Tool time!

This segment NOT sponsored by Binford Tools.

Instead, a note on rasps.  While making the cutting board, and in several of the projects ahead, a rasp is pretty well essential to construction.  I’ve used several over the years, from a repurposed farrier’s rasp to a Nicholson 49 (which was long considered the “standard” cabinetmaker’s rasp, until Nicholson followed the trail of so many American companies, and  detrimentally outsourced production to China and Mexico), and I find the best rasps are the hand-stitched ones.  Not only do they cut faster, but the also cut more smoothly.

Instead of a machine feeding steel along and punching teeth into a billet, a hand stitched rasp is made one at a time.  All those teeth are punched individually by a craftsman.  It’s a fascinating thing to watch.  Incidentally, the hammer he uses is a ‘filemaker’s hammer’, also known as a ‘dog’s head hammer’.  Not too much call for them anymore.

A company called Liogier in France is the one that makes the rasps I use.  There are a few distributors in the US, including TBT tools, where I bought mine.  I currently own three, and they cover just about all of my rasping needs.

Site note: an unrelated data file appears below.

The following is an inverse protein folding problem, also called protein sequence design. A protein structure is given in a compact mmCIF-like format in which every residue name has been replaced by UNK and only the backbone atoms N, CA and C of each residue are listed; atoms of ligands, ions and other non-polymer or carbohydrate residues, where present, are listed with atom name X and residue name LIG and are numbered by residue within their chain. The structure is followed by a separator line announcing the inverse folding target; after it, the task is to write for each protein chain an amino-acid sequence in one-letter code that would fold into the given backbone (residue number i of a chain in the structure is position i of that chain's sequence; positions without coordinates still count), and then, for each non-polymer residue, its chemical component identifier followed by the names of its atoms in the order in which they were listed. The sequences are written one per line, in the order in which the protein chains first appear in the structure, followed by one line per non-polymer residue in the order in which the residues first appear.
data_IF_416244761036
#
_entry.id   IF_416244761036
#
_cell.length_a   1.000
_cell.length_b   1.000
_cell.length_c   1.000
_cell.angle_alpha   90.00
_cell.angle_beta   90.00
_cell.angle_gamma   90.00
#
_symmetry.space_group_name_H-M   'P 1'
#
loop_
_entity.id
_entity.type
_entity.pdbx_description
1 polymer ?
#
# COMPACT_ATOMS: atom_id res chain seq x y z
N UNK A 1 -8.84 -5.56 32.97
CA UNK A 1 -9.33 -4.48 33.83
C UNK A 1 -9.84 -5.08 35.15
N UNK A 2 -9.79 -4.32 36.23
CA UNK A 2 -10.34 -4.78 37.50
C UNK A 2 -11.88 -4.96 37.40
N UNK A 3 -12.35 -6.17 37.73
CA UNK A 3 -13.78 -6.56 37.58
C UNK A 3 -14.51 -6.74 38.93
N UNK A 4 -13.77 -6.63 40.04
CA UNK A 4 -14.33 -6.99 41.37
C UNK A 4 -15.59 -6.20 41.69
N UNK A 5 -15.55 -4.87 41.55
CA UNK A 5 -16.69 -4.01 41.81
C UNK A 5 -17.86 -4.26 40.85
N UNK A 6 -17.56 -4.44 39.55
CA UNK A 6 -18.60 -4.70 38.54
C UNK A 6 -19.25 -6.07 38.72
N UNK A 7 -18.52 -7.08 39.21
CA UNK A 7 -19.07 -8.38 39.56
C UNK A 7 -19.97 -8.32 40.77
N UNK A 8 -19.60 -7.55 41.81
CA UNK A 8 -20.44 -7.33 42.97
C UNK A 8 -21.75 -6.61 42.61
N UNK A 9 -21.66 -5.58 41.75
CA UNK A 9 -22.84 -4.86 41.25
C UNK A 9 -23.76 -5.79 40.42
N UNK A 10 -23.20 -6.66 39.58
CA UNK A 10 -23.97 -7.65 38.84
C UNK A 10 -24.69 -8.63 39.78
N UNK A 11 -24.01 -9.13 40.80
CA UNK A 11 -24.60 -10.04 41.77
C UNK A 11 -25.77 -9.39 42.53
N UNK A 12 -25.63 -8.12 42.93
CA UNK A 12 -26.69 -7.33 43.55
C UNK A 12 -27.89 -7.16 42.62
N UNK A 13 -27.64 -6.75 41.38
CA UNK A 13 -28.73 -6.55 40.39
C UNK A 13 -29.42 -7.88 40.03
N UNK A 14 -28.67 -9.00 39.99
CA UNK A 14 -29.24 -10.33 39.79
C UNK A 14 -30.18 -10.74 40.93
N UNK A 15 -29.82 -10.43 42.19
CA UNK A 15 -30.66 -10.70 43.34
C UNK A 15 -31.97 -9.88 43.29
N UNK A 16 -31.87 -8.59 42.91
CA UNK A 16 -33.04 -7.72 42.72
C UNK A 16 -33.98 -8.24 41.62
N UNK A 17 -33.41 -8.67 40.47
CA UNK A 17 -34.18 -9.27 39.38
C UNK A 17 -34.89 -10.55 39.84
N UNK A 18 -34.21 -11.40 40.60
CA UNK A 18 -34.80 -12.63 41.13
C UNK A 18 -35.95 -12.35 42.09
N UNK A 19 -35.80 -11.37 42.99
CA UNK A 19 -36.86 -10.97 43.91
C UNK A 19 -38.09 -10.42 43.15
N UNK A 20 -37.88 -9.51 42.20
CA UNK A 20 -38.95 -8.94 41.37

From the top, a 12″ 6 grain, a 10″ 13 grain, and a 6″ 14 grain.  Like sandpaper, the higher the number, the finer the cut.  Also, even if the grain number is the same, a smaller rasp will deliver a finer cut.

The middle rasp is my favourite.  I use it probably 90% of the time.  It’s fine enough to leave a good surface behind, but big enough to do it in a reasonable timeframe.  The little rasp I hardly ever use, but for detailed work it can’t be beat.  It leaves a very fine surface behind.  The big rasp can be just monstrous.  It hogs off wood in a heartbeat, spraying chips (not dust!) behind it.  I use it if I have a lot of roughing work to do, especially if I can’t get a jack plane in the area.  Remember how we beveled off the edges of the cutting board before we rounded them?  For a gunstock (big, short bevels), this is the tool to do it with.

Forget the blister packed rasp at the big box store (works on PVC!), get something that is a treasure to use.